After the huge success of Pan’s Labyrinth, del Toro now had enough pull to begin production on a sequel to Hellboy. He hit us with Hellboy 2: The Golden Army (2008). This time, Hellboy and the Bureau for Paranormal Research and Defense must go up against a rogue elf whose plan is to awaken an ancient army of golden robots and take over the world. With more of what made the first film so good, del Toro has firmly assured us that his skills haven’t fallen off following a massive success.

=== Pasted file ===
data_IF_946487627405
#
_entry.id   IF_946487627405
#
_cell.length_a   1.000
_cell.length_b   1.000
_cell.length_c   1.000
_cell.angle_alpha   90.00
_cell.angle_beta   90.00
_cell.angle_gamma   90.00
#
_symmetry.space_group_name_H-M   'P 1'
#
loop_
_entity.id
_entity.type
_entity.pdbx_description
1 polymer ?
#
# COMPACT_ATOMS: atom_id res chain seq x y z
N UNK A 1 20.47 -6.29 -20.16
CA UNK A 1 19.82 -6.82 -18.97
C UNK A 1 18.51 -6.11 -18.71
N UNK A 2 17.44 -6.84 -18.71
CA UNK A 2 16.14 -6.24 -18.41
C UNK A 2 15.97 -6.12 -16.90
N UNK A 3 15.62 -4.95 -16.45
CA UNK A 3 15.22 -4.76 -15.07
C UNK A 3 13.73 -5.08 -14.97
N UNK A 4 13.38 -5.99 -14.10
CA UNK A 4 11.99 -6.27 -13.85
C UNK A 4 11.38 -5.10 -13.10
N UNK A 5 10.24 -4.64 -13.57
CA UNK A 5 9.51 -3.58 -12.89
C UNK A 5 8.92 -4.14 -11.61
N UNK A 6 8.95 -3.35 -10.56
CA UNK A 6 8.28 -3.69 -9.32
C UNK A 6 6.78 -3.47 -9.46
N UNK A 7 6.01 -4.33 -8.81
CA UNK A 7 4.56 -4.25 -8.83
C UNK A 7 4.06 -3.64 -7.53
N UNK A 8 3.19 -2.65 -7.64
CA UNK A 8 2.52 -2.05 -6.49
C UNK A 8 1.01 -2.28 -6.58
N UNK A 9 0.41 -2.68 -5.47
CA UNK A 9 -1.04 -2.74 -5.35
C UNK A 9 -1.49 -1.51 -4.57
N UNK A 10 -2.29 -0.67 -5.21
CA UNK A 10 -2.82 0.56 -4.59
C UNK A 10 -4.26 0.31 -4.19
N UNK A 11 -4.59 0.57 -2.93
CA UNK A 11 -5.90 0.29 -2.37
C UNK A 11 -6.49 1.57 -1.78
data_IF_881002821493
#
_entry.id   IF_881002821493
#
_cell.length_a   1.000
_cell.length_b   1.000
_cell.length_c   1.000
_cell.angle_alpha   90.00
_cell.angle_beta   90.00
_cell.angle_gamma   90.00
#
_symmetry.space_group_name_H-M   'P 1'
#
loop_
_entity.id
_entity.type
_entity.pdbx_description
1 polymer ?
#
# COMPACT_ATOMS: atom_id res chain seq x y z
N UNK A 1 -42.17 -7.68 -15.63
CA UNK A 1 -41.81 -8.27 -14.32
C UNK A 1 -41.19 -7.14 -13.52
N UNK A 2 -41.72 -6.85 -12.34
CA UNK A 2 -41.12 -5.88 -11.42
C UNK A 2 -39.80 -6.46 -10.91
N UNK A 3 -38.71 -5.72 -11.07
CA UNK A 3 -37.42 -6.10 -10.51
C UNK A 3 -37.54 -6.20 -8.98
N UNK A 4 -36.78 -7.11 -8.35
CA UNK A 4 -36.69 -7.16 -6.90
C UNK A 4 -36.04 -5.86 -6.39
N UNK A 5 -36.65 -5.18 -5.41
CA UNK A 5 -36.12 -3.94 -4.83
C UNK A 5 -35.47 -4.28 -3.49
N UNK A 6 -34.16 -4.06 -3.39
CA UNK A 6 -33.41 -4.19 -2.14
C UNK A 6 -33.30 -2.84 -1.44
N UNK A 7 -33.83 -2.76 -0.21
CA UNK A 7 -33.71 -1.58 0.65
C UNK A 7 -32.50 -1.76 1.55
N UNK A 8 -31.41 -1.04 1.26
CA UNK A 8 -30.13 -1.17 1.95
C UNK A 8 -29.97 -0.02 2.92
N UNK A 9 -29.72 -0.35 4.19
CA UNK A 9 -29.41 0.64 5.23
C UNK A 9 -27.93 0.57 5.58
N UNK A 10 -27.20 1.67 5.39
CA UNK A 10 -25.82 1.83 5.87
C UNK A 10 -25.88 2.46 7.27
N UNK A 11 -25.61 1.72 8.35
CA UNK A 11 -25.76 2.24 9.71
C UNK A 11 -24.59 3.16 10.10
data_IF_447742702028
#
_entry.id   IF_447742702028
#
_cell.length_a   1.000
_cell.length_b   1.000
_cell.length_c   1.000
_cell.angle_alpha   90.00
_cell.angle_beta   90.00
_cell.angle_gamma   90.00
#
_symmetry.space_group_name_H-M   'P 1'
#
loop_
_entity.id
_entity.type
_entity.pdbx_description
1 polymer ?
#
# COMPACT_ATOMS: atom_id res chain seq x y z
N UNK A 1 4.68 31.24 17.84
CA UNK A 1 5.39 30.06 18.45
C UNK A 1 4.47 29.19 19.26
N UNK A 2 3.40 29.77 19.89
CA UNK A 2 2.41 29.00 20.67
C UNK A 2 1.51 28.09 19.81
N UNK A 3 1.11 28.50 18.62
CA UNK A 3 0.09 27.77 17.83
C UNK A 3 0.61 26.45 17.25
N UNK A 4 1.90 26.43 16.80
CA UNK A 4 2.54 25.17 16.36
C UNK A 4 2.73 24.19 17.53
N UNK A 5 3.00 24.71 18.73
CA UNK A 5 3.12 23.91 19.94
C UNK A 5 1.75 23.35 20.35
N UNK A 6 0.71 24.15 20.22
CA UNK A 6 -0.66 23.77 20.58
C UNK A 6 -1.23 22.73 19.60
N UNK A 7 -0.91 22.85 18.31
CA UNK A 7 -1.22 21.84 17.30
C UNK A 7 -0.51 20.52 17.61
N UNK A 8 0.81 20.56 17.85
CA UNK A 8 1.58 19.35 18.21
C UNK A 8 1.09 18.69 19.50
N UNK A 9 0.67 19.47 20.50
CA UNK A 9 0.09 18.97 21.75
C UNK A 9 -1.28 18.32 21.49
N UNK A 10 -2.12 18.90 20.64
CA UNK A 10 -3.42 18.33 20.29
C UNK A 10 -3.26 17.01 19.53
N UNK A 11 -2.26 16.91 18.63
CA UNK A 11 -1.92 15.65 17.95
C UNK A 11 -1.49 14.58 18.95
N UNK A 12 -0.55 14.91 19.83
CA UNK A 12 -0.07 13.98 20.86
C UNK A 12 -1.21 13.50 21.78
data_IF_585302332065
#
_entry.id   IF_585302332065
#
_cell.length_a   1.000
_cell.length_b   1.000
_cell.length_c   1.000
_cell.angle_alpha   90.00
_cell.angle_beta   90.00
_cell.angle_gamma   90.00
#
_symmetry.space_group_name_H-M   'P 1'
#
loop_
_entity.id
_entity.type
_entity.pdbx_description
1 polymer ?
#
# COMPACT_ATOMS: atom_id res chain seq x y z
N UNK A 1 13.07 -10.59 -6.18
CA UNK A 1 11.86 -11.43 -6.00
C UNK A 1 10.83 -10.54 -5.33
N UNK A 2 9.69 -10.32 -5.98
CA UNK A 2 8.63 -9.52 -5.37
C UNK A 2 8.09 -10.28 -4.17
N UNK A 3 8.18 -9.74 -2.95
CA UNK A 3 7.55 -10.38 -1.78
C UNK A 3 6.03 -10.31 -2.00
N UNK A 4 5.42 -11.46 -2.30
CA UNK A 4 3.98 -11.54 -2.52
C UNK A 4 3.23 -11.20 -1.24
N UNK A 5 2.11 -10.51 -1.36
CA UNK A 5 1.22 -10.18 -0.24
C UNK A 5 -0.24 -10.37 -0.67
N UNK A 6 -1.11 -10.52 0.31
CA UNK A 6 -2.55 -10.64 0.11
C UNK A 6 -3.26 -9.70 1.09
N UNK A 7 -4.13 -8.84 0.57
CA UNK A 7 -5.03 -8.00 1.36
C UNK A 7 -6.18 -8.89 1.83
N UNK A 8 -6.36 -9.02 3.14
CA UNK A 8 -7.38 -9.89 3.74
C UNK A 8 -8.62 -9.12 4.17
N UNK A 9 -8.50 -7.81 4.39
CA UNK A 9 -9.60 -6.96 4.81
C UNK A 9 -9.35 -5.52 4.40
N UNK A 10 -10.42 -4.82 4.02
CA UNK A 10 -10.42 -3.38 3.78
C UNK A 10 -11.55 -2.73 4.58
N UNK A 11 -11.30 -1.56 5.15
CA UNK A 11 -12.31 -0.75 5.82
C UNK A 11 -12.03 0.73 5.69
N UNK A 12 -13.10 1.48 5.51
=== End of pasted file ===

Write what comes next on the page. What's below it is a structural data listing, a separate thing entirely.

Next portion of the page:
The upcoming Pacific Rim looks to continue del Toro’s impressive streak. But why would he make a film like this, a film that seems so unlike anything he’s ever done? Well, when you think of how monsters are one of the things that fascinate him, and seeing as how this is a kind of ultimate monster movie, how could he not make this film? It totally fits in with del Toro’s sensibilities, this is just him exploring the things that have always fascinated him. This film however, will obviously be less artsy than say Backbone or Pan’s Labyrinth, and more in the vein of the Hellboy films in terms of the blockbuster and fun factor. This isn’t to say that there won’t be an element of its own lyricism and beauty because rest assured, it looks like a beautiful film. It also feels like it will be his most unabashed and unrestrained film. We will see what all the fuss is about this week and if del Toro’s previous films suggest nothing else, we should be in for a good time with Pacific Rim.